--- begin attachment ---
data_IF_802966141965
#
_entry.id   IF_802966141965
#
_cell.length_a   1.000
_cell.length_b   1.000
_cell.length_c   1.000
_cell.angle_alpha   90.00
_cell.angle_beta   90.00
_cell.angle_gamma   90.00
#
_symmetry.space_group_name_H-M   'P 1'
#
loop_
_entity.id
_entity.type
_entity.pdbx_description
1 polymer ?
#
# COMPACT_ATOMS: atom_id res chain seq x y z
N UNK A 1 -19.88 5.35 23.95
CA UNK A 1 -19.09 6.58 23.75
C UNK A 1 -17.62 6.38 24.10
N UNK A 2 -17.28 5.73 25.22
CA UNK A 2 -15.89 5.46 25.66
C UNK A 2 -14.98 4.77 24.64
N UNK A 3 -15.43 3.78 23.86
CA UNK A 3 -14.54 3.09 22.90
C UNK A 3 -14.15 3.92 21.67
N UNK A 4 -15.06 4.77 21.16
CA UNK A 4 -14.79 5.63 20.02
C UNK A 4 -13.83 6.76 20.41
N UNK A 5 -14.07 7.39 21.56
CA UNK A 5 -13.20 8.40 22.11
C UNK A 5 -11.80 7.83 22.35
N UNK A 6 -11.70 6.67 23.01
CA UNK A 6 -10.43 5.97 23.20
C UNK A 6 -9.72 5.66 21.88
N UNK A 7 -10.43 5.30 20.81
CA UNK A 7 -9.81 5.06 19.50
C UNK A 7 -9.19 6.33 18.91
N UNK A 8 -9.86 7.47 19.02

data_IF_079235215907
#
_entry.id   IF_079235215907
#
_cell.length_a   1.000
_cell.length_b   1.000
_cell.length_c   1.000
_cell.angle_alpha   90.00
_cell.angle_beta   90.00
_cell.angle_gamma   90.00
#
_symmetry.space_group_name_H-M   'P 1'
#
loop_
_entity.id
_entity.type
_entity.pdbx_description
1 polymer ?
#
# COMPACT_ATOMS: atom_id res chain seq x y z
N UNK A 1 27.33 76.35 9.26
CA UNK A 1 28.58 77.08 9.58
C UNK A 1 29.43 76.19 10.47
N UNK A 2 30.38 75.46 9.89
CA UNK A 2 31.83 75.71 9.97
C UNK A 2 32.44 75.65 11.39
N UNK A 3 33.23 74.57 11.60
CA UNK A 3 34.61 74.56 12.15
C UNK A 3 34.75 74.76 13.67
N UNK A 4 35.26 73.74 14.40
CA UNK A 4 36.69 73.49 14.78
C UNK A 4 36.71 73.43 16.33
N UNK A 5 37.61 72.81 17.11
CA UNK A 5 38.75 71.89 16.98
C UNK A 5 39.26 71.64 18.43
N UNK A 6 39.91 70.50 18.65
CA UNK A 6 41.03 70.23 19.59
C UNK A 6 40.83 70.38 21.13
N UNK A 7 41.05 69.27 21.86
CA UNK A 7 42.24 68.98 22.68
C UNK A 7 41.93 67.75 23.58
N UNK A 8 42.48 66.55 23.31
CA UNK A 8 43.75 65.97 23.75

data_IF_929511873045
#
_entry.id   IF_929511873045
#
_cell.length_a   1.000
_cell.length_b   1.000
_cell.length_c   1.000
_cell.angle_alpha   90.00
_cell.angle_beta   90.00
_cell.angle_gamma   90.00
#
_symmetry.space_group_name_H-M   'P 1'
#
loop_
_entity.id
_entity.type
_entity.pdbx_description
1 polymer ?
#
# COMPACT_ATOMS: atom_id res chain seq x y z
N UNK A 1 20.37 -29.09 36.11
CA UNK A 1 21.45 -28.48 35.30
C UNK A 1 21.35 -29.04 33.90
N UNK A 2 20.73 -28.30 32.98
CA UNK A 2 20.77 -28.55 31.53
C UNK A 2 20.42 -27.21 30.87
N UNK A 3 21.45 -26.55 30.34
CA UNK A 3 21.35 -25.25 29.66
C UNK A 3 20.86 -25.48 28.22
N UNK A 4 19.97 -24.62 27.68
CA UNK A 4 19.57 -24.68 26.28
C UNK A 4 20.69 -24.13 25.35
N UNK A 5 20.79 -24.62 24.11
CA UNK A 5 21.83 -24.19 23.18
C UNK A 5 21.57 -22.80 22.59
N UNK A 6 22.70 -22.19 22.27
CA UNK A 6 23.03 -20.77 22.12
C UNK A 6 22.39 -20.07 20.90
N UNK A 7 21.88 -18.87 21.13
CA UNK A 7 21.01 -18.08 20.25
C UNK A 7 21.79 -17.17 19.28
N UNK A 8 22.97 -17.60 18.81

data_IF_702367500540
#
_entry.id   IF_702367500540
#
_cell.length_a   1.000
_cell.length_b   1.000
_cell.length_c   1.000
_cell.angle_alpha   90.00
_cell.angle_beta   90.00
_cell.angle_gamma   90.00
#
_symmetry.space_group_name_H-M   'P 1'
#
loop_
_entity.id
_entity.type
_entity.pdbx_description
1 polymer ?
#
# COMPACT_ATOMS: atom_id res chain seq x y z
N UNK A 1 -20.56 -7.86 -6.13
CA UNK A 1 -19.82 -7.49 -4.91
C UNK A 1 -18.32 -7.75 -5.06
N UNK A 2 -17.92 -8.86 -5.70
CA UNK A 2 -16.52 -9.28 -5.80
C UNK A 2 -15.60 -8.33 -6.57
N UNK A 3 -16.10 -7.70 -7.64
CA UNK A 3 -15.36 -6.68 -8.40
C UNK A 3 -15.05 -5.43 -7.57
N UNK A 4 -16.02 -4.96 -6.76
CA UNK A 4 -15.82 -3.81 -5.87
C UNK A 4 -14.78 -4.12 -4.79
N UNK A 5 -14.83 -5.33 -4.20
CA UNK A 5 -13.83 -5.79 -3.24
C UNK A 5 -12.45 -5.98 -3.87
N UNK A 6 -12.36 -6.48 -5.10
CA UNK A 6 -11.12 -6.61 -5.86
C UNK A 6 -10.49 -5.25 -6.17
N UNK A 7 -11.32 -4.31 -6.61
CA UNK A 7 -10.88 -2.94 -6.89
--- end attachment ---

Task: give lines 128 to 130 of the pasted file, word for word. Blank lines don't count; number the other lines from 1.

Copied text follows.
data_IF_702367500540
#
_entry.id   IF_702367500540